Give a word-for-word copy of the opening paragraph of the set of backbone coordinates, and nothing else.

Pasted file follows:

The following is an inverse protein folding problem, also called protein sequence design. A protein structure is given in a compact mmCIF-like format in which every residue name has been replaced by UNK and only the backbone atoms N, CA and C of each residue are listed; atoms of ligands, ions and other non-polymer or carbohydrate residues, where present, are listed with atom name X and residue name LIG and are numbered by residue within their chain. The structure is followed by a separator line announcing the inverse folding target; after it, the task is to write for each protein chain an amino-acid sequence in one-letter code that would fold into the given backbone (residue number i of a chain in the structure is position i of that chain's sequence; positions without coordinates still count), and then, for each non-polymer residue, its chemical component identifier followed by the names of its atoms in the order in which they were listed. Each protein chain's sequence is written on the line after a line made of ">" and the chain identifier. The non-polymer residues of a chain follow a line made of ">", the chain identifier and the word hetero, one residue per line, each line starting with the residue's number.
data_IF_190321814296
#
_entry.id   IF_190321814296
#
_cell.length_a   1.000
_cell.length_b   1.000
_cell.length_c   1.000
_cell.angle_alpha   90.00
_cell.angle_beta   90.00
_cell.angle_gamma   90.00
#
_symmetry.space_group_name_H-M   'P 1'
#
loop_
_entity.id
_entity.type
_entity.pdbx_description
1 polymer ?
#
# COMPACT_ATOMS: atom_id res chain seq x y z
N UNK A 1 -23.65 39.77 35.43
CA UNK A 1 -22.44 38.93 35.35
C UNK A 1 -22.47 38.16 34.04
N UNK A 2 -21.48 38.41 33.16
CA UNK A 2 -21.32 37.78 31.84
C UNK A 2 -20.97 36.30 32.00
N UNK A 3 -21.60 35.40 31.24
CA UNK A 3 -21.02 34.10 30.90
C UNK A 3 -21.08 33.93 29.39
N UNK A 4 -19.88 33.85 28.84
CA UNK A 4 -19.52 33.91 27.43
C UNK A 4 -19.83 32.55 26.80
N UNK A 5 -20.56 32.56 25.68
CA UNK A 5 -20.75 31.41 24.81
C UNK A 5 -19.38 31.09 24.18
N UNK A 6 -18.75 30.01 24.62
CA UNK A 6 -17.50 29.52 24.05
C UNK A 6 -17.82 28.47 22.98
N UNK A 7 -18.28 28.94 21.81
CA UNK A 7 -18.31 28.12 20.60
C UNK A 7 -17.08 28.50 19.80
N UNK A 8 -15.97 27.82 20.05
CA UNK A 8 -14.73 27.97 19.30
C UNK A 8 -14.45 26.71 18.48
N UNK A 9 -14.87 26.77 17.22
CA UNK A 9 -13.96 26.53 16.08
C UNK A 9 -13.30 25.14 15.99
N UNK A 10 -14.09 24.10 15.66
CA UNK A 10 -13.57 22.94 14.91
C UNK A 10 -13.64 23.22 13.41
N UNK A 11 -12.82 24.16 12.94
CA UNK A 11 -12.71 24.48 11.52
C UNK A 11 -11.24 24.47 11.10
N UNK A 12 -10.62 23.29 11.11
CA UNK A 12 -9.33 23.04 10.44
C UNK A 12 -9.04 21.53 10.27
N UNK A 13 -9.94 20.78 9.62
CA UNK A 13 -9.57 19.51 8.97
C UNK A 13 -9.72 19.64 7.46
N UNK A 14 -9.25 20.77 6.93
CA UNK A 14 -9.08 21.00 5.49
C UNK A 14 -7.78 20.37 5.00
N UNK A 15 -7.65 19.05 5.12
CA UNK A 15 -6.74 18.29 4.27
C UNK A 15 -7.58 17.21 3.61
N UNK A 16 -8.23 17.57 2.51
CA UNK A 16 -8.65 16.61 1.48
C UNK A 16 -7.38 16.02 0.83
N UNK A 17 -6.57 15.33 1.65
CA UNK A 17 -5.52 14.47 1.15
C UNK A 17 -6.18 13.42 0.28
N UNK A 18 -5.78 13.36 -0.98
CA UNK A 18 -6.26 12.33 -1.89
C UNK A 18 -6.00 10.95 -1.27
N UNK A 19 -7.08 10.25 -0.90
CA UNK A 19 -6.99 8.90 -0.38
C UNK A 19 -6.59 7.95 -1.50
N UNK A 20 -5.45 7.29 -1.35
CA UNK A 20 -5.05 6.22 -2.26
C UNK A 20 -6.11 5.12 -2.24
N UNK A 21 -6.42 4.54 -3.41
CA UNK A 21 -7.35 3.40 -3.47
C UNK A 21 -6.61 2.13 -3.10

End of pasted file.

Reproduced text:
The following is an inverse protein folding problem, also called protein sequence design. A protein structure is given in a compact mmCIF-like format in which every residue name has been replaced by UNK and only the backbone atoms N, CA and C of each residue are listed; atoms of ligands, ions and other non-polymer or carbohydrate residues, where present, are listed with atom name X and residue name LIG and are numbered by residue within their chain. The structure is followed by a separator line announcing the inverse folding target; after it, the task is to write for each protein chain an amino-acid sequence in one-letter code that would fold into the given backbone (residue number i of a chain in the structure is position i of that chain's sequence; positions without coordinates still count), and then, for each non-polymer residue, its chemical component identifier followed by the names of its atoms in the order in which they were listed. Each protein chain's sequence is written on the line after a line made of ">" and the chain identifier. The non-polymer residues of a chain follow a line made of ">", the chain identifier and the word hetero, one residue per line, each line starting with the residue's number.